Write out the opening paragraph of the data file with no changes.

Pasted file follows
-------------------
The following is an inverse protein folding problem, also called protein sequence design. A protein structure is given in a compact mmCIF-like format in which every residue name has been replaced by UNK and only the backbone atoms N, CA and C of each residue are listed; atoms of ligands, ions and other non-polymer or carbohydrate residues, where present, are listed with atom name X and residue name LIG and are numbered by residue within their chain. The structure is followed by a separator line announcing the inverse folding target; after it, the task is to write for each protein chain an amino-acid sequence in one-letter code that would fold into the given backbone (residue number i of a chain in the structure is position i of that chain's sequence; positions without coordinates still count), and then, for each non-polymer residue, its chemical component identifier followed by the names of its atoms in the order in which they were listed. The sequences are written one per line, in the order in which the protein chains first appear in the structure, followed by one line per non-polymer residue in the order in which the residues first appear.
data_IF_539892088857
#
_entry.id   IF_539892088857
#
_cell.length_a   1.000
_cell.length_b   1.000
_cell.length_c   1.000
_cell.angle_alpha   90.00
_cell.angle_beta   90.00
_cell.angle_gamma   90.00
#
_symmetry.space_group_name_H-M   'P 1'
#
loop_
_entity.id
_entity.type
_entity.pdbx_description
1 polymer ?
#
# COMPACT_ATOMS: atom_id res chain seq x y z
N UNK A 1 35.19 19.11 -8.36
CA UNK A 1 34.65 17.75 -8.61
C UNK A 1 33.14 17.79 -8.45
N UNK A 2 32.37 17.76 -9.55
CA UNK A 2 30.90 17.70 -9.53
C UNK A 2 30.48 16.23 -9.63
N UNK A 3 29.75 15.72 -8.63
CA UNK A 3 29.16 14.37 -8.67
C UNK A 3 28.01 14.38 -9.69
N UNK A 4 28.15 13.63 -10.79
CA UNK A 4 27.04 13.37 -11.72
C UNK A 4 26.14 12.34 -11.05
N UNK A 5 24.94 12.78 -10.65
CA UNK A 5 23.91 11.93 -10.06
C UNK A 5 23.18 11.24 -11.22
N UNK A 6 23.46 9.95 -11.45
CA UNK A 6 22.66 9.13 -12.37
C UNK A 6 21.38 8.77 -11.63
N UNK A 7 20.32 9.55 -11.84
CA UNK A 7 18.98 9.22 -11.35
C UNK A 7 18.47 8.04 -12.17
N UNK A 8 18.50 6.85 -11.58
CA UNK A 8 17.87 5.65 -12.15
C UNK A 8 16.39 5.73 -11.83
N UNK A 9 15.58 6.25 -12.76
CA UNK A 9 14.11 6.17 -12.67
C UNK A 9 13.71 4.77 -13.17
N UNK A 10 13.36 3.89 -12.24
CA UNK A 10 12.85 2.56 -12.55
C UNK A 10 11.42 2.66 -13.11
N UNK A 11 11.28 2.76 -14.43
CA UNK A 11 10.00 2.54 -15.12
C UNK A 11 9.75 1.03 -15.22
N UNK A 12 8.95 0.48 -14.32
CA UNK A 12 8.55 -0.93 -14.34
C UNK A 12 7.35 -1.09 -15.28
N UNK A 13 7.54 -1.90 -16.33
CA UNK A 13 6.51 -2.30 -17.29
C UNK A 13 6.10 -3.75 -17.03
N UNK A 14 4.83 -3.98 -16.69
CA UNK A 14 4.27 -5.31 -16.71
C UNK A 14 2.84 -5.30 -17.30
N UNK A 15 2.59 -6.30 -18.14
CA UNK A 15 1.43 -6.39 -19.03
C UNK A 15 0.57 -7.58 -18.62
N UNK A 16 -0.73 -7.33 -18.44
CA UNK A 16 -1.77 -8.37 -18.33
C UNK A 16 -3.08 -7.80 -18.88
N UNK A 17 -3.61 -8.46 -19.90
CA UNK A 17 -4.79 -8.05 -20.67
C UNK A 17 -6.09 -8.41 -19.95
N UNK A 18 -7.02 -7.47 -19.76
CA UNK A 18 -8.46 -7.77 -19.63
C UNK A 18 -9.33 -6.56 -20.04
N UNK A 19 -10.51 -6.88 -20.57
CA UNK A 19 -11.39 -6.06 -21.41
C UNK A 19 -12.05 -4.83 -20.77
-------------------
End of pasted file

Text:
The following is an inverse protein folding problem, also called protein sequence design. A protein structure is given in a compact mmCIF-like format in which every residue name has been replaced by UNK and only the backbone atoms N, CA and C of each residue are listed; atoms of ligands, ions and other non-polymer or carbohydrate residues, where present, are listed with atom name X and residue name LIG and are numbered by residue within their chain. The structure is followed by a separator line announcing the inverse folding target; after it, the task is to write for each protein chain an amino-acid sequence in one-letter code that would fold into the given backbone (residue number i of a chain in the structure is position i of that chain's sequence; positions without coordinates still count), and then, for each non-polymer residue, its chemical component identifier followed by the names of its atoms in the order in which they were listed. The sequences are written one per line, in the order in which the protein chains first appear in the structure, followed by one line per non-polymer residue in the order in which the residues first appear.